-- The top line of Backstrom, Alex Ovechkin, and Marcus Johansson was held to four shots on goal and no points last night. Alex Ovechkin did not have an even-strength shot on goal, only one on a power play.
-- The second line was almost as unproductive. Troy Brouwer did have a goal, but it was the only point on the Brouwer-Mike Ribeiro-Martin Erat line, and they had only two shots on goal (four, if you include the two that Eric Fehr had when he moved to this line). Six (even eight) shots on goal from the scoring lines is not especially conducive to scoring. By way of comparison, the defense recorded 11 shots on goal.
-- The second line problems were in part a product of an injury sustained by Martin Erat late in the first period, who looked as if he injured his left arm when he got tangled up with Derek Stepan and fell to the ice.
-- The Rangers were up to old tricks last night. They blocked more shots (33) than the Caps recorded on goal (30). The defense had almost as many blocked shots (19) as did the entire Caps team (20).
-- It was an ugly night in the faceoff circle for the Capitals. They were 19-for-53 overall (35.8 percent) and just 5-for-18 (27.8 percent) in the offensive zone.
-- The Perreault-Ward-Chimera line (assembled when Erat went out, Eric Fehr moved to the second line, and Ward took Fehr’s place) was the most active one last night – 11 shots on goal, 2-3-5 overall with each player finishing plus-1.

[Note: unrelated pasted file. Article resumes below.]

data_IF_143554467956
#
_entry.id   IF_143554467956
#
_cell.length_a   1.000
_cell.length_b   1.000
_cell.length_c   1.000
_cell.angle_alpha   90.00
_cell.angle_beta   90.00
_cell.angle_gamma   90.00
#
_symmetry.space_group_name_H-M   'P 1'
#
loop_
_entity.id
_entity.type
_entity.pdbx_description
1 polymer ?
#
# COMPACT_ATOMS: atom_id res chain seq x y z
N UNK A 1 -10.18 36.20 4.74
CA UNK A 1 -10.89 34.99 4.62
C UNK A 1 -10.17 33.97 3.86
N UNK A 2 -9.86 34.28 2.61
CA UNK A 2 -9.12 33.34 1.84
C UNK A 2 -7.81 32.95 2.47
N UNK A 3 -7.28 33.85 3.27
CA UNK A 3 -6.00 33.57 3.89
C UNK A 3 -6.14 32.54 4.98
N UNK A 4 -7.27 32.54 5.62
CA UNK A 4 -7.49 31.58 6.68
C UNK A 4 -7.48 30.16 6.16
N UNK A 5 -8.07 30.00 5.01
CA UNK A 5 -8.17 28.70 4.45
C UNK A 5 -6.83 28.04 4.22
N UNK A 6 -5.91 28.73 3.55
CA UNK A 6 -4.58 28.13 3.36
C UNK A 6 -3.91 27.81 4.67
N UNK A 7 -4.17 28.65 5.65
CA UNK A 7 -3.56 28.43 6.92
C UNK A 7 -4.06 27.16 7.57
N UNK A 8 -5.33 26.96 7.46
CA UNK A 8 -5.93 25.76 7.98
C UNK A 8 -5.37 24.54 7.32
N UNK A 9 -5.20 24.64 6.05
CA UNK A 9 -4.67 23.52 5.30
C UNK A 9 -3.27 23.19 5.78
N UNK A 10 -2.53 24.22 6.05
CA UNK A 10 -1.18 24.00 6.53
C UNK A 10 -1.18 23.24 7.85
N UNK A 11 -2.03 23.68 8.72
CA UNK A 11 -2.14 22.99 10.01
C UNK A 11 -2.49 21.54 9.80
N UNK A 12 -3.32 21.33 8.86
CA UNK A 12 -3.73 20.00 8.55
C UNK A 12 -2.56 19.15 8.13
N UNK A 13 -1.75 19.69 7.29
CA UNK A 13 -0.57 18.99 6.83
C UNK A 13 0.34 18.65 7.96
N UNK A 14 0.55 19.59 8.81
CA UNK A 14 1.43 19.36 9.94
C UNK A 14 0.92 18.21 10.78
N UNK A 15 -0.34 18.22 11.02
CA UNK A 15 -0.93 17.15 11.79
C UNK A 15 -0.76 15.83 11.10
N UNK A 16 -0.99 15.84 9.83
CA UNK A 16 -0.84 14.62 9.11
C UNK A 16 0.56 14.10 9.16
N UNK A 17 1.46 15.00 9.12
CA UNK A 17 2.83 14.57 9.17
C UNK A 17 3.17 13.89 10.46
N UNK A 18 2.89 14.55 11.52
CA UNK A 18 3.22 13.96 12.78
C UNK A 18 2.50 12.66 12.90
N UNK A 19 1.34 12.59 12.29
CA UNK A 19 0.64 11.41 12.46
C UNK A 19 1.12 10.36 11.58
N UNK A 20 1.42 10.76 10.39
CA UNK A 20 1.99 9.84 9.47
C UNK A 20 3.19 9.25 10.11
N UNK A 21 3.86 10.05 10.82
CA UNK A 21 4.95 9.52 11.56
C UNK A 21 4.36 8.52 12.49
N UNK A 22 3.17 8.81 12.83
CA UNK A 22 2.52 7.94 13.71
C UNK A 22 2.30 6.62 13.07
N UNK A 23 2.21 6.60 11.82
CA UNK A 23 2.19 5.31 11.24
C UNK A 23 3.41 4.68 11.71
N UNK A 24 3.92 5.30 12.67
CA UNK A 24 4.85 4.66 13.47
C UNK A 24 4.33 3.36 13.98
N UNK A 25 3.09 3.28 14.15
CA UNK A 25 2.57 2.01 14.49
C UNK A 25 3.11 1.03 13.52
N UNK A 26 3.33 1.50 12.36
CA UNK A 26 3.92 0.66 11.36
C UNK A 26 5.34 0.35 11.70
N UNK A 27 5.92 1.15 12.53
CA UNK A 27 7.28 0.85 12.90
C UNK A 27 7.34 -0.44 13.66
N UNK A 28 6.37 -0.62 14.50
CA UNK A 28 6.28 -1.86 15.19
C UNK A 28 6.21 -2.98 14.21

In the end, this has become a frustrating series. The Caps are doing a lot of little things wrong (faceoffs, for example) and some big things wrong (a wandering goalie, the power play going dark, defensive breakdowns), and still lost these last two games by a single goal when they lost the third periods of both games. You get the feeling that if the Caps can stop beating themselves, this Rangers team cannot compete with them. But the Caps have been beating themselves, and the Rangers have been able to compete.
Now, it becomes a three-game series, and the Caps are really, really bad at three game series. In 2009 they had a three-game series when Pittsburgh tied their playoff series at two games apiece. The Caps lost, 2-1. The Caps beat the Boston Bruins in a three-game series in the first round of the playoffs last season, 2-1, but then lost to these same Rangers in the second round, 2-1. Going back in time… 2003, the Caps lost to the Tampa Bay Lightning, 2-0, after being tied 2-2 after four games. 2001, a 2-0 loss to the Pittsburgh Penguins. 1996, a 2-0 loss to the Penguins.
There is a long, sad history here. What it means is that the Caps need to start playing like they have a chip on their shoulder, and not the weight of that history on their backs.